I remember one day I showed up and Thelma wasn’t there. Immediately, I knew why. She had never missed a Sunday afternoon church service in the couple of years I’d been attending. One of the residents told me she passed away. I left that day with an ache in my heart. Death is like that, even for someone who has lived a long, full life. Death is welcomed but never fully understood.
We used to have a kid who came to our youth group named Jared. He was a little rough around the edges—foul mouthed, rebellious towards authority and a wisecrack. I liked him a lot. He’d always came to youth group early so he could play basketball in the gym. Often times on Wednesdays, we’d be shooting hoops for around an hour or so. Our games ranged from intense battles of horse to the around the world, but always found their way to a game of one on one. I loved shooting hoops with Jared. We didn’t say much. Every once in a while we’d talk about life, high school and God. Jared made me laugh every week. During our youth service I could always count on him to participate in whatever game or challenge we had. Moreover, I could also count on him to make the perfectly timed inappropriate comment. Every youth group needs a Jared. Eventually, Jared and his family moved out of California. I didn’t hear from Jared for the longest time.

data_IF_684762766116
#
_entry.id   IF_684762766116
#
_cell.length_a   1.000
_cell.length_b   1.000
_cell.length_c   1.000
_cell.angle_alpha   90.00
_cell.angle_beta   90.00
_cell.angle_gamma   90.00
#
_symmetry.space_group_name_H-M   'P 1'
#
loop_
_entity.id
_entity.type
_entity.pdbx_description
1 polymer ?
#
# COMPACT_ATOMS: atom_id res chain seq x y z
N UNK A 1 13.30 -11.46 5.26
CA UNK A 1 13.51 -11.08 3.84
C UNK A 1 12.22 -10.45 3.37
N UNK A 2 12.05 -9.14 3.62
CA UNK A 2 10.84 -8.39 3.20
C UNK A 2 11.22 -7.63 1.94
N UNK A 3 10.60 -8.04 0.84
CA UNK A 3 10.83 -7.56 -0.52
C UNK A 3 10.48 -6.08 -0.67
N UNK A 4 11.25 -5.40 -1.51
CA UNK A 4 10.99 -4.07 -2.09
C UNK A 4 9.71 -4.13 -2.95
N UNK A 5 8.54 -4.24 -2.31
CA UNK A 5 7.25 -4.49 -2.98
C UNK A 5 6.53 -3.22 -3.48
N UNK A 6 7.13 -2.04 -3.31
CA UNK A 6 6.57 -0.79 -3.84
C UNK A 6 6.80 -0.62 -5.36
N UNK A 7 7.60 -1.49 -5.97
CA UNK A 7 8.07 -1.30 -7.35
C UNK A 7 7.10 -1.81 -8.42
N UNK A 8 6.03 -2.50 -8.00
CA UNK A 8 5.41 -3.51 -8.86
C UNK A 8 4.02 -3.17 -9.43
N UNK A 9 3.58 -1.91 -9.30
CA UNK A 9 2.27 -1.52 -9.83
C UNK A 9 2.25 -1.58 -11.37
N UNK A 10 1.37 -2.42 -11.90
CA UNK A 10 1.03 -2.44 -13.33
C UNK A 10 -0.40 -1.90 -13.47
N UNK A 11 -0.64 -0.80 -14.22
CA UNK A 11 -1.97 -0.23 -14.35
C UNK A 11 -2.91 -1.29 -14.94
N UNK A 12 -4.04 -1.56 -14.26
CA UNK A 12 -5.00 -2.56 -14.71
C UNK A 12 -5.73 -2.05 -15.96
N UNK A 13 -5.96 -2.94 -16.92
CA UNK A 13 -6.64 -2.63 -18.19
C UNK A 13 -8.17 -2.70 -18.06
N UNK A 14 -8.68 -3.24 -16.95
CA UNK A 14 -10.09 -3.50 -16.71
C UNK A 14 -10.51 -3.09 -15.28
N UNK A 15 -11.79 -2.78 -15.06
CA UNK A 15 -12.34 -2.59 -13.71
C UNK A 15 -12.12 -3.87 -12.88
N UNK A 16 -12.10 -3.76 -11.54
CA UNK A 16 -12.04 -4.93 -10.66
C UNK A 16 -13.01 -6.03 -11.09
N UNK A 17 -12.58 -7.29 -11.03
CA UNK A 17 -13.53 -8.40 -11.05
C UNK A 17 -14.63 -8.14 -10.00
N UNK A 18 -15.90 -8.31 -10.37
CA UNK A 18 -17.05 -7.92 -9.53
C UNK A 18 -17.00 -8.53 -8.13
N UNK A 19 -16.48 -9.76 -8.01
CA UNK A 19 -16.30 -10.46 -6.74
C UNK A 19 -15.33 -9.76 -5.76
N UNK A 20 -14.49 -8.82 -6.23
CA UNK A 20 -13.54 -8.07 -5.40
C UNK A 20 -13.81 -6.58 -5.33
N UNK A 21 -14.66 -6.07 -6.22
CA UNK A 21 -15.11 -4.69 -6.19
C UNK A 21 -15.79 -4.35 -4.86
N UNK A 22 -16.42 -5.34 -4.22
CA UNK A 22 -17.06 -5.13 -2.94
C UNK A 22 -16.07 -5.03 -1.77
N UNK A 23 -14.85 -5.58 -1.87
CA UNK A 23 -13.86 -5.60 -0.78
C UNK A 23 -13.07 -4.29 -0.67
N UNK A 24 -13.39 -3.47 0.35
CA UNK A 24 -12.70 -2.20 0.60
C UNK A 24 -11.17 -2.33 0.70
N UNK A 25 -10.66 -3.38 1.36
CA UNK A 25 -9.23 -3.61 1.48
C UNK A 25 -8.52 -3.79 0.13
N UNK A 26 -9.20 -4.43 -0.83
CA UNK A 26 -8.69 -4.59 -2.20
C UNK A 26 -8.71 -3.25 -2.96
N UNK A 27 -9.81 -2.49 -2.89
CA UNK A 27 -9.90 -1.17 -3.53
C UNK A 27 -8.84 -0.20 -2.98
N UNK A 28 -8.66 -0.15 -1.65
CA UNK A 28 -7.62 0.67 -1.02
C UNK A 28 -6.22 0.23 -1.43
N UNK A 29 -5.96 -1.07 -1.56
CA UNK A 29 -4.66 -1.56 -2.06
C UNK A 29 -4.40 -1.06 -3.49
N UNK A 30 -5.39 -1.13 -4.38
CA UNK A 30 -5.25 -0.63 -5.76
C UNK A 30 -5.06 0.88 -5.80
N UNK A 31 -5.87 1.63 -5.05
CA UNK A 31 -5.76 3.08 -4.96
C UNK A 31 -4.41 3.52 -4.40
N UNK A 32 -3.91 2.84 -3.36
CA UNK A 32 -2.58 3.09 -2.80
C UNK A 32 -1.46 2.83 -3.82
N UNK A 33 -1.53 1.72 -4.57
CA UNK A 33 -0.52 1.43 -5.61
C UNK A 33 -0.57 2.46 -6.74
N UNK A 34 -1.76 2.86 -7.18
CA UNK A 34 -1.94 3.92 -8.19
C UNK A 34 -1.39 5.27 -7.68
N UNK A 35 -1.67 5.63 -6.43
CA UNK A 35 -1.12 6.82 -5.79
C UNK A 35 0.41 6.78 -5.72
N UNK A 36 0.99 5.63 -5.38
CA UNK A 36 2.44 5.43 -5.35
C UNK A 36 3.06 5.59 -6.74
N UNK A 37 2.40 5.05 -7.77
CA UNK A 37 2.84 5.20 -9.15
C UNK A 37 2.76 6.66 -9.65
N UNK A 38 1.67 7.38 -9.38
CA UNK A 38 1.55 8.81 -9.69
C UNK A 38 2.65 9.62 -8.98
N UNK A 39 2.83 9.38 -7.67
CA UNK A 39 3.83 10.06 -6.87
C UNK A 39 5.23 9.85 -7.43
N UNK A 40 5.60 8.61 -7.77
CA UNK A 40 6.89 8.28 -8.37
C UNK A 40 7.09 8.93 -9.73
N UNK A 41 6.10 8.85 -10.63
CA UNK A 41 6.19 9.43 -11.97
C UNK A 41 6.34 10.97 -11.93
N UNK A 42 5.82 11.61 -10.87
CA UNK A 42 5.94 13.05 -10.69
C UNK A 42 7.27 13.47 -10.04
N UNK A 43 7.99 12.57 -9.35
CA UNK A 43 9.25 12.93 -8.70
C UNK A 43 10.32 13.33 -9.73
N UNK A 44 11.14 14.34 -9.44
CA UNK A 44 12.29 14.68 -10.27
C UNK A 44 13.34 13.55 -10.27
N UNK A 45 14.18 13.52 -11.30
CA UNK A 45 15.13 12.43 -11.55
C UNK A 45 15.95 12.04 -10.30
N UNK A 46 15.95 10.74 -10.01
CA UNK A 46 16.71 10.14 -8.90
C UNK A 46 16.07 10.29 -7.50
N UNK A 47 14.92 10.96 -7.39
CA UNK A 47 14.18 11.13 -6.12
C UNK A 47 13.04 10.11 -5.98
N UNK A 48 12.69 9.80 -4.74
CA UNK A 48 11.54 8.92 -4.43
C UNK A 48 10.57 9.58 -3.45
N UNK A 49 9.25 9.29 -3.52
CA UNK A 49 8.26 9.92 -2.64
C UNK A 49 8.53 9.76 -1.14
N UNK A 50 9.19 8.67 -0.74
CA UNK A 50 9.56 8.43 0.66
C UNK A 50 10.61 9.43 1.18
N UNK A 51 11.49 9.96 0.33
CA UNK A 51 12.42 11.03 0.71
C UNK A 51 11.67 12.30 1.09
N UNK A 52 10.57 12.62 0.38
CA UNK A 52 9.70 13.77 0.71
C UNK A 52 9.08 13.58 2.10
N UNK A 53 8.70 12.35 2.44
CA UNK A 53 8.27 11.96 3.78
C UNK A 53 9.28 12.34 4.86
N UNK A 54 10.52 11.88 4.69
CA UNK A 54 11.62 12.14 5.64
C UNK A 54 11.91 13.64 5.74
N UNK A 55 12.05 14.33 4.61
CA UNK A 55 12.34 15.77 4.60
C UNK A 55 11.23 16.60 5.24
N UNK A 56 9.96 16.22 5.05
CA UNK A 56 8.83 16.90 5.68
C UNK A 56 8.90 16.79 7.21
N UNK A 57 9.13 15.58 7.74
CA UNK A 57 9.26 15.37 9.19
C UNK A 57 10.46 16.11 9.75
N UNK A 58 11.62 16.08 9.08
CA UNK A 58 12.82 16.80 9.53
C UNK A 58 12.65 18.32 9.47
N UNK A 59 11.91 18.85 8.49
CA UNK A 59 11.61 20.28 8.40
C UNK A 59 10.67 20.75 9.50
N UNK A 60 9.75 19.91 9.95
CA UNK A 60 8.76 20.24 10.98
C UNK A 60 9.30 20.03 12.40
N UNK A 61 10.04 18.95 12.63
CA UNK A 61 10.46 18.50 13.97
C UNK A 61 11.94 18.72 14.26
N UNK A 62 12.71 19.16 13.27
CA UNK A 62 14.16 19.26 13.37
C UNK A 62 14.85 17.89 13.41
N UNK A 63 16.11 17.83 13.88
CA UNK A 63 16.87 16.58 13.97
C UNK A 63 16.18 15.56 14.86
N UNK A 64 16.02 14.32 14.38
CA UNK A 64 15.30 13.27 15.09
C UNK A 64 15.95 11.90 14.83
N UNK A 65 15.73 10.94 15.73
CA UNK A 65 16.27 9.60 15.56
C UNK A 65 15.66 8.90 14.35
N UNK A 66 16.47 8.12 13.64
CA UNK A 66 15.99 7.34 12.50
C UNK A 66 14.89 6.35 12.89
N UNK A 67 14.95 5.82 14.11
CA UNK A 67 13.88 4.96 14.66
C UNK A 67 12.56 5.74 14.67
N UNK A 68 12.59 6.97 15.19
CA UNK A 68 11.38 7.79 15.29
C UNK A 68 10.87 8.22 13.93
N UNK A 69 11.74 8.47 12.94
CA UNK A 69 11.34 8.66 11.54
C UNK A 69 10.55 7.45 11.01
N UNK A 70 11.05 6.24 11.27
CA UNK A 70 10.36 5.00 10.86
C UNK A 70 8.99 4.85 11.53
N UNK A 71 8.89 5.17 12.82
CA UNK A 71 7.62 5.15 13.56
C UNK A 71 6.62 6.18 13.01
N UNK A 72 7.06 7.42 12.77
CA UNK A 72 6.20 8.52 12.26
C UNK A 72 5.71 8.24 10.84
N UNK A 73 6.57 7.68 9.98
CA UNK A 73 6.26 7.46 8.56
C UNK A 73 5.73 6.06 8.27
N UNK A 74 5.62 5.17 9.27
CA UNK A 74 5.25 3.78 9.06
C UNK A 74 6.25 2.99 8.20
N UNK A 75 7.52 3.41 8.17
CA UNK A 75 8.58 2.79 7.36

One day we got news that Jared was in a car accident. He was still in high school when he died. A lot of our kids remembered Jared. They were friends. They were struck with a concrete example of how fragile and unpredictable life is. A number of our students attended his funeral that was held back in California. I remember thinking about Jared. I missed this rambunctious, foul-mouthed kid that played basketball with me before youth group. And I wasn’t the only one. I remember logging onto MySpace (back when people did that). Jared’s page was still up and was filled with comments from classmates and friends. I’d never seen anything like it before.